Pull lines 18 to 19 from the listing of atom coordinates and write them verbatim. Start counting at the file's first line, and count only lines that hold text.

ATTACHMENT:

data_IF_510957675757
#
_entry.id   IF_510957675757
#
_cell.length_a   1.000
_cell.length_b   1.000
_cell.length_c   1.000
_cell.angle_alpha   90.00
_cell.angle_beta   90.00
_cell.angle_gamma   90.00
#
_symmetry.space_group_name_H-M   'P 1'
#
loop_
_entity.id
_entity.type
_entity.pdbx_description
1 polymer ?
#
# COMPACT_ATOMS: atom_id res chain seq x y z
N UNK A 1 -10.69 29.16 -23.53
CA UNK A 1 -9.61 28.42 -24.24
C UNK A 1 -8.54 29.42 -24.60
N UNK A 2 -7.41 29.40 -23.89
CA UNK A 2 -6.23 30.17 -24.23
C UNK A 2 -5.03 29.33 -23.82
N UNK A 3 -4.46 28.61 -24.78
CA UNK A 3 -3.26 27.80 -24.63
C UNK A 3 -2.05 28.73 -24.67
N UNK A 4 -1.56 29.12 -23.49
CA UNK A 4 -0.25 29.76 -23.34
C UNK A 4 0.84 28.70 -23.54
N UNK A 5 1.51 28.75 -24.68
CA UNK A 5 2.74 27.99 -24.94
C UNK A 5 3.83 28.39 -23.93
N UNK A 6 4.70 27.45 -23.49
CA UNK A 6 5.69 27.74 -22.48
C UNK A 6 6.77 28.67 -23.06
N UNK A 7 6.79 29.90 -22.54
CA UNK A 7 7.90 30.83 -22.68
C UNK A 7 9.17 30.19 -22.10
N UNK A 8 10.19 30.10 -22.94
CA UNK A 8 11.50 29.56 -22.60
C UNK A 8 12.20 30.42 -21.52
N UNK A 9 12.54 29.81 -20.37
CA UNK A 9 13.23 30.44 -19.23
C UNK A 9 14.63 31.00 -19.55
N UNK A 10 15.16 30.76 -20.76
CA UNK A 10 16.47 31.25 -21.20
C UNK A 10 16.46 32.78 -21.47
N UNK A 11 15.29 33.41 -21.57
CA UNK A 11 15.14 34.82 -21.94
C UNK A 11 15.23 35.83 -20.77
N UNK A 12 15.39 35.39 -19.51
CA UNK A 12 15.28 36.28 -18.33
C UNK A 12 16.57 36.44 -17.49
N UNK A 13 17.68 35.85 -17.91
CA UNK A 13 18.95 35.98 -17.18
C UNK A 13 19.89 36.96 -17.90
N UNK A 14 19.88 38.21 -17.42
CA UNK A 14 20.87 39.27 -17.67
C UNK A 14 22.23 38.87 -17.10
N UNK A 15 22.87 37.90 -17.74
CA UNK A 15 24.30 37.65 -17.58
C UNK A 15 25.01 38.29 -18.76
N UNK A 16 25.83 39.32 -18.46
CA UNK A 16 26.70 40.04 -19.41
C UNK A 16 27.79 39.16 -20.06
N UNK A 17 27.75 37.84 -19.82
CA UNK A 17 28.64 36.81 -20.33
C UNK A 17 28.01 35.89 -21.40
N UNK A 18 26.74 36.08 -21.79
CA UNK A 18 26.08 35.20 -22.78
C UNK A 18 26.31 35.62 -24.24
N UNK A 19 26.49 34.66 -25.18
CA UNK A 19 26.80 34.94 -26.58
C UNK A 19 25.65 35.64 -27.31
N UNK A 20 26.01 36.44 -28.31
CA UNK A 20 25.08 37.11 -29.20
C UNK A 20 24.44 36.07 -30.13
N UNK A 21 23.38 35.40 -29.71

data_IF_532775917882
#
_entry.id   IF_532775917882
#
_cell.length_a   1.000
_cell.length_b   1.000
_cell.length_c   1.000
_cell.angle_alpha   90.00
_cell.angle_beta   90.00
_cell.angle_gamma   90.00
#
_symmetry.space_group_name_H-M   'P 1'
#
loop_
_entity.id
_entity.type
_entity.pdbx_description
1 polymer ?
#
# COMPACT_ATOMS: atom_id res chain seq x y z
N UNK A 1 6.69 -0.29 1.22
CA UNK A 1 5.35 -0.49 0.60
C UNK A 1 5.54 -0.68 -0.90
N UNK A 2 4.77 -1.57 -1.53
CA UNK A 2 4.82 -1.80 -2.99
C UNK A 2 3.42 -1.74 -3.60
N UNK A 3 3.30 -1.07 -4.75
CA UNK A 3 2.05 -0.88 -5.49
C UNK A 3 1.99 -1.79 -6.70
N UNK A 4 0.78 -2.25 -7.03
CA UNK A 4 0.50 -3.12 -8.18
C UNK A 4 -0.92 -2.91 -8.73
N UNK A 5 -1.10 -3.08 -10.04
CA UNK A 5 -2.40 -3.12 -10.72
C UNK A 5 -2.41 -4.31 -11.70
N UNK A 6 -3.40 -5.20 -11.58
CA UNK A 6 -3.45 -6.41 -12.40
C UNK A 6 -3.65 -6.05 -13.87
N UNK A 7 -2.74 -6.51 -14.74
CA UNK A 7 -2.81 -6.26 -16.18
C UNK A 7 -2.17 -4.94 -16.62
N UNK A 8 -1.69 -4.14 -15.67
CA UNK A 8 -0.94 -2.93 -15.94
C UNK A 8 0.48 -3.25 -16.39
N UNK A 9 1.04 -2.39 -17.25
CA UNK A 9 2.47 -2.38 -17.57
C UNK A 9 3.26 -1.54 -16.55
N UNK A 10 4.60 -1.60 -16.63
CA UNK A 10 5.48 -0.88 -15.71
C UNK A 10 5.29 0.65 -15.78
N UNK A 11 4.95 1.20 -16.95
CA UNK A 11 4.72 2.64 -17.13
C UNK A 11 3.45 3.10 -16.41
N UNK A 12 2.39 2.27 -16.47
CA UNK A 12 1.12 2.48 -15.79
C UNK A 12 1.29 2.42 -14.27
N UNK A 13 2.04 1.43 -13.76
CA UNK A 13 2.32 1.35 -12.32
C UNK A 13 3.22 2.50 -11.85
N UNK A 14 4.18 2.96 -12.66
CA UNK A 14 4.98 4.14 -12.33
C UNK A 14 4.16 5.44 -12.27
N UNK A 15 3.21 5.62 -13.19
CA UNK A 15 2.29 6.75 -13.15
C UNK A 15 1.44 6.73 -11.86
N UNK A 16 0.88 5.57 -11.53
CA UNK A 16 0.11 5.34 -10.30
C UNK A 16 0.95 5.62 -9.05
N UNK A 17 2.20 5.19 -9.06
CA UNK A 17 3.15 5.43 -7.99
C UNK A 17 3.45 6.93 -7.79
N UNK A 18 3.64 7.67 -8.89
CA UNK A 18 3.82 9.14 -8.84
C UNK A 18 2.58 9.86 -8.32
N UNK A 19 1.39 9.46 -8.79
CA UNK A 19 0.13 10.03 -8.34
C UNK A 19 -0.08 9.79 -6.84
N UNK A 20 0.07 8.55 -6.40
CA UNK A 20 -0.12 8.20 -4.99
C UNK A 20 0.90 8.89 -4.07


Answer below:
1 polymer ?
#